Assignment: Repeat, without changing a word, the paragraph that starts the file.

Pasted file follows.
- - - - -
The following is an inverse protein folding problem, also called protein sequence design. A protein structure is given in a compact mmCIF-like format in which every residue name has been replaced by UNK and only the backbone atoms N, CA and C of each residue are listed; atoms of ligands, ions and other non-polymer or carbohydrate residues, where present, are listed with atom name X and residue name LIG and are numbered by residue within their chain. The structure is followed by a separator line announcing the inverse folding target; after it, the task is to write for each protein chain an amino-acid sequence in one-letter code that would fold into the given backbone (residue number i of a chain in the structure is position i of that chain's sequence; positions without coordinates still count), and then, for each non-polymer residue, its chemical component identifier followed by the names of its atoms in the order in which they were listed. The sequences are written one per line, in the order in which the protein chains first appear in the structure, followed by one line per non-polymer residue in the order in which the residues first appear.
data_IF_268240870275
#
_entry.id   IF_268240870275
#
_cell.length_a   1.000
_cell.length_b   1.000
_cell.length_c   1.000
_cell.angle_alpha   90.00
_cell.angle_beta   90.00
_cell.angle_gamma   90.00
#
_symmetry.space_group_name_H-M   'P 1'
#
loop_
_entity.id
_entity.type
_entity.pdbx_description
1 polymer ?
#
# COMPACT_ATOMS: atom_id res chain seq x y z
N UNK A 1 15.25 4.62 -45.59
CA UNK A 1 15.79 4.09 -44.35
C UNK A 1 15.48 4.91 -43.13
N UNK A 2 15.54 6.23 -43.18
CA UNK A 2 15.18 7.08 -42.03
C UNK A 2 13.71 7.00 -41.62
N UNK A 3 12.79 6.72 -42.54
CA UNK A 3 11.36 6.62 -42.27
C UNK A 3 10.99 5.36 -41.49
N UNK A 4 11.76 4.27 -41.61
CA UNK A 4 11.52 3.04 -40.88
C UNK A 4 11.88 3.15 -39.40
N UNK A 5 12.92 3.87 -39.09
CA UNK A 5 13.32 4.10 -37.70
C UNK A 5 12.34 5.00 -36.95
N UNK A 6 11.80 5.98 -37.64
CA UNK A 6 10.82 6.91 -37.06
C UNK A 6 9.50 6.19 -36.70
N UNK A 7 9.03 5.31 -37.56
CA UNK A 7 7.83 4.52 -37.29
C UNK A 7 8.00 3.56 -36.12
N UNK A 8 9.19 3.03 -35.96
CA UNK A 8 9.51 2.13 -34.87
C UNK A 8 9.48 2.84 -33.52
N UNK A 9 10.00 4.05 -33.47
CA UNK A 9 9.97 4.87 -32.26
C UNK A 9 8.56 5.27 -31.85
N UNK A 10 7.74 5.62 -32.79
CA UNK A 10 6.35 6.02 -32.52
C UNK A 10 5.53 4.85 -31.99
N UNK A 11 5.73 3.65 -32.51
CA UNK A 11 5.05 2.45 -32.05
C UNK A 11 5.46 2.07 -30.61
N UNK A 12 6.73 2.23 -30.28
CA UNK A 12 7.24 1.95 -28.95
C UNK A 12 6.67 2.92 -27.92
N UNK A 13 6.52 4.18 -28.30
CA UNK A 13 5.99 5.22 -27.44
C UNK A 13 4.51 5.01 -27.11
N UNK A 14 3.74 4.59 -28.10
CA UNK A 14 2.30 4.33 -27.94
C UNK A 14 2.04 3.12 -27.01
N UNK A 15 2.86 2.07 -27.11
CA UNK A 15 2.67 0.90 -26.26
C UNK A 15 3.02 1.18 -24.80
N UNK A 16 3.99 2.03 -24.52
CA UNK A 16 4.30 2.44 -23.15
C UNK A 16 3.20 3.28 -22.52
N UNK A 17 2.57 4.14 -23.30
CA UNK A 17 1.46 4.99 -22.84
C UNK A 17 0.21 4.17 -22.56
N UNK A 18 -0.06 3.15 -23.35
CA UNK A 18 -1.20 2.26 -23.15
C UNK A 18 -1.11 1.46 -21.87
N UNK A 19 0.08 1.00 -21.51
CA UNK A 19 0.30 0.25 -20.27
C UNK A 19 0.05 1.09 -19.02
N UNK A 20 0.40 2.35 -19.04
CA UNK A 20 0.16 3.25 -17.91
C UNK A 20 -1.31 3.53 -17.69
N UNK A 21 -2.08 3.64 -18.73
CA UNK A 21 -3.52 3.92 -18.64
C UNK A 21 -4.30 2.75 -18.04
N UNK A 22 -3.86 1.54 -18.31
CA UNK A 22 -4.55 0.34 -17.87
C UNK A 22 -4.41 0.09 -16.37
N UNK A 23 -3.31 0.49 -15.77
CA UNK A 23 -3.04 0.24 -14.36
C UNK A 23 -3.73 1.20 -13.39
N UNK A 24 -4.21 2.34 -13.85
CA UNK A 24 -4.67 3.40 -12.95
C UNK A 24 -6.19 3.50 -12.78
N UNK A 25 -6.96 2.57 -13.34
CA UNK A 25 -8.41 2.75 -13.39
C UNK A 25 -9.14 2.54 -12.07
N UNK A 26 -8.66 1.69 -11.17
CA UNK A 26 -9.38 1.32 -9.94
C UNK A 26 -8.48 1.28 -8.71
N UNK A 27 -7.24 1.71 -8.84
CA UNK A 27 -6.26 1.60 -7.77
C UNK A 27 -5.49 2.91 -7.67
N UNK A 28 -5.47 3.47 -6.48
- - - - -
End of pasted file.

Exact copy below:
The following is an inverse protein folding problem, also called protein sequence design. A protein structure is given in a compact mmCIF-like format in which every residue name has been replaced by UNK and only the backbone atoms N, CA and C of each residue are listed; atoms of ligands, ions and other non-polymer or carbohydrate residues, where present, are listed with atom name X and residue name LIG and are numbered by residue within their chain. The structure is followed by a separator line announcing the inverse folding target; after it, the task is to write for each protein chain an amino-acid sequence in one-letter code that would fold into the given backbone (residue number i of a chain in the structure is position i of that chain's sequence; positions without coordinates still count), and then, for each non-polymer residue, its chemical component identifier followed by the names of its atoms in the order in which they were listed. The sequences are written one per line, in the order in which the protein chains first appear in the structure, followed by one line per non-polymer residue in the order in which the residues first appear.